Maine’s natural wonders are, arguably, the best in New England. We’ve got waterfalls that go backwards, thunderous caves and rocks that are suspended on the edge of a cliff. If you’re from Maine, you’re probably familiar with most of these wonderful natural features. But, have you ever thought about visiting them in one weekend? If you’re one of the ambitious ones and want to be seriously impressed, take this road trip to see some of Maine’s best natural wonders. And, because we know you’ll need some sustenance along the way, we’ve thrown in a few extra stops as well. Read on for the full route and descriptions and click
here for the exact directions through Google Maps.
Stop #1: First, get some coffee and a few donuts at
Frosty's in Freeport.
In addition to good coffee, Frosty's will send you on the road with a sugar fix. Choose from any of their awesome selection, or make your own! They've got all the fixings for your own personalized version of the perfect donutty breakfast.
Their exact address is 45 Main St, Freeport / 207-865-9811.
Stop #2: Next, head to the totally strange
Desert of Maine in Freeport.
This curiosity has been welcoming guests since 1925. Now offering a campsite, tours and various museums, it's worth the trip if only to take photos next to the giant camel. Note: Camels are not at all indigenous to the area. How did this place come to be? The land was farmed by the Tuttle family beginning in 1797, but one thing led to another and someone forgot to rotate the potato crops, then must have forgotten about the sheep who overgrazed the place.
All of this led to soil erosion which revealed the glacial silt beneath that eventually took over the entire farm. There's even a house that's covered in sand that, if cleared, would just become covered in sand again by the land. Tuttle family, this is why you can't have nice things. Just kidding. Thanks for the cool desert. Definitely a natural wonder of Maine.
Tumbledown Mountain isn't necessarily a natural wonder, but we love it and it's on the way to the next stop, which is!
To break up the trip a little bit, make a stop at Tumbledown Mountain in Weld. It's not the tallest mountain in Maine, but exploring the area will provide some incredible views, beautiful plants and even a near-summit pond. The area is best for moderate to advanced hikers, but as with any hike, caution should be exercised to hike safely. If you're taking this road trip because you prefer to be shuttled around, you can always just stop and take in the greenery before continuing on your merry way.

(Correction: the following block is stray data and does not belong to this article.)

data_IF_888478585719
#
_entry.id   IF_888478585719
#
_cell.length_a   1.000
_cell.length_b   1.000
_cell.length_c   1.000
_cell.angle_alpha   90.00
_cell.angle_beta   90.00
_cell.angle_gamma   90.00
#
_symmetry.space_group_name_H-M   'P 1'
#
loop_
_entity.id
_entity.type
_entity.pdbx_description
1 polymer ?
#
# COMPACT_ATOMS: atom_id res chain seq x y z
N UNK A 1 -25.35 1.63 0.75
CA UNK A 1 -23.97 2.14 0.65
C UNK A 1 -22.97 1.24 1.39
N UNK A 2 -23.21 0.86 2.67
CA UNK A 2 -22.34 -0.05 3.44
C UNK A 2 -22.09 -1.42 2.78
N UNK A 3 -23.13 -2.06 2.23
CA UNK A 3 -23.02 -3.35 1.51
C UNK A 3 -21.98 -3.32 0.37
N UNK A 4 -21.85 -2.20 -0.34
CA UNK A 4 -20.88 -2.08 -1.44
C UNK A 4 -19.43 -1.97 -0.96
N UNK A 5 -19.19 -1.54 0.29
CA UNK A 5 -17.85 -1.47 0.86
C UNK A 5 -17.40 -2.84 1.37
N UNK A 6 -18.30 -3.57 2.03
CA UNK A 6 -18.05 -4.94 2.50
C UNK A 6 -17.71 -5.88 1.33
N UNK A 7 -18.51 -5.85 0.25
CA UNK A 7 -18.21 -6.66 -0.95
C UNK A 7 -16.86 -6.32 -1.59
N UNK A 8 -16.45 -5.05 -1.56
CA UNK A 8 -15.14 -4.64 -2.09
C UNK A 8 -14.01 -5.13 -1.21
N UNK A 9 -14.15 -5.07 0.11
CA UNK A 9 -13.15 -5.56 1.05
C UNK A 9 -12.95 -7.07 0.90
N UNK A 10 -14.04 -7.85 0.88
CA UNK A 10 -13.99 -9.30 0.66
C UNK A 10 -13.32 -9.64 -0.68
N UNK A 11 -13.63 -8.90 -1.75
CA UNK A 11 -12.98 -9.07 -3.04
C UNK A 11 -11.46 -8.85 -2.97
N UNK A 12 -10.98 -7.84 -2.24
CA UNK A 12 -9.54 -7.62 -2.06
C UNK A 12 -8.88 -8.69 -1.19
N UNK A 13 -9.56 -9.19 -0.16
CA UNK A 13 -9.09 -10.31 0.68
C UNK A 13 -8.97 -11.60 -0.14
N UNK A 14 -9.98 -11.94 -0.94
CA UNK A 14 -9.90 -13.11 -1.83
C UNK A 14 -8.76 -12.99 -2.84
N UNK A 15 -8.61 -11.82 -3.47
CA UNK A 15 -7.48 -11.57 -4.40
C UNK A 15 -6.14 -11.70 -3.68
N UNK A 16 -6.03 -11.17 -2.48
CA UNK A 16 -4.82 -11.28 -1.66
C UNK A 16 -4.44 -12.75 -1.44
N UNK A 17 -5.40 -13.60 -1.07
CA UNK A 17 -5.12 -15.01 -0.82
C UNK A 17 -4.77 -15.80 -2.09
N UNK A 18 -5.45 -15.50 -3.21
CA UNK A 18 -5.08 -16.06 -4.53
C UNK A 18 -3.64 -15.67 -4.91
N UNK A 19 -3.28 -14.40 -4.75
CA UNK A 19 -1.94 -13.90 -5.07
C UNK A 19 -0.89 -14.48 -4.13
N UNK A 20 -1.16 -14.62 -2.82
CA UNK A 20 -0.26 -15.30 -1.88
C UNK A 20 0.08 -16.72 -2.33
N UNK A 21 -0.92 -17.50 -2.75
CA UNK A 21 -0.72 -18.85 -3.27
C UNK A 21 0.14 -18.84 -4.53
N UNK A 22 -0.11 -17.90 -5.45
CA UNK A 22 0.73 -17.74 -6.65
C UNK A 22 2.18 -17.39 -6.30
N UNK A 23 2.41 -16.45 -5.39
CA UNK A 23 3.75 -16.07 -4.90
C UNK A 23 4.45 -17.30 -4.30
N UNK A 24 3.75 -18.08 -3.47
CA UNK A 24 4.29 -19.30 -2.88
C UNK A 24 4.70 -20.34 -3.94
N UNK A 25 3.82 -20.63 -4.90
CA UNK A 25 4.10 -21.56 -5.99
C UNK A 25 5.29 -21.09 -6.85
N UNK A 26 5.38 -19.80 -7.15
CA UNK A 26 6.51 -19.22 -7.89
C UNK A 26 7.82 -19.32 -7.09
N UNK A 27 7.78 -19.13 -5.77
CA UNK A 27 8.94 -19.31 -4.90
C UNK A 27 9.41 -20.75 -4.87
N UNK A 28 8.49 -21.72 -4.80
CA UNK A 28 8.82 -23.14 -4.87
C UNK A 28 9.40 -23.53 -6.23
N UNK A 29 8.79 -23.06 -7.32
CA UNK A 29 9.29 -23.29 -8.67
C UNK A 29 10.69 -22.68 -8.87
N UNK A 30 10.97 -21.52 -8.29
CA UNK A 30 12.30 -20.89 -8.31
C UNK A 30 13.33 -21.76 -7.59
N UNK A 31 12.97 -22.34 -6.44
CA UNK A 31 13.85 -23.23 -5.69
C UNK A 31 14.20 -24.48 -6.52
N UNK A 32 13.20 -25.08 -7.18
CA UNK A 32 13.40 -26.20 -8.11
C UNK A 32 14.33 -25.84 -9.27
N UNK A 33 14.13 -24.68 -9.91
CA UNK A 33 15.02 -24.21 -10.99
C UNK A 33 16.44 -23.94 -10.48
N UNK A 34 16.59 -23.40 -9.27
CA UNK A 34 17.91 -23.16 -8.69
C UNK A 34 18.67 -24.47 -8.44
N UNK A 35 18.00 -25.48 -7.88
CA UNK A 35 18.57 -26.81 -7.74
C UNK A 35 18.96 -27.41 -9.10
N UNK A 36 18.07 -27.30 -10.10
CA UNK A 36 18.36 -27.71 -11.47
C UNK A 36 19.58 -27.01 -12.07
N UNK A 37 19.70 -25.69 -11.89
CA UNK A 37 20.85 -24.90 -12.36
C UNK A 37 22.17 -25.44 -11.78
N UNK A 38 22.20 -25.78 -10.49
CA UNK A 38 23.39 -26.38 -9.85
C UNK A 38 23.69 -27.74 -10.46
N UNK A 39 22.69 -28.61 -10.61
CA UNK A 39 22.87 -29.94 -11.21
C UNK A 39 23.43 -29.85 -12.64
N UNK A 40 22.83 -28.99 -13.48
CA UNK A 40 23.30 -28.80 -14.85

Stop #4: Next, you'll be heading to the majestic
Height of Land near Rangeley.
The phrase "height of land" refers to the division between two watersheds. This one, off of Route 17 near Rangeley, is a picture taker's paradise that features an incredible view of Mooselookmeguntic Lake.
Flagstaff Lake is wonderful and acts as a way to break up the long trip to your next destination.
While its beautiful surface is enough to make it a destination, the sad story of the ghost town that once existed here is even more compelling. Under the waters lies the remnants of the plantation town that was flooded by the Central Maine Power Company in the 1950s. Read all about it
Stop #6: The Grand Canyon of the East, Gulf Hagas, is your next stop.
You can take in the views via an 8.6-mile looped hike that takes about 8 hours. But, since this is only Stop #6 and we've got much more to see, there are other hiking options nearby that bring you close to the falls without quite so much effort. Remember to bring your bathing suit, you'll love the swimming here!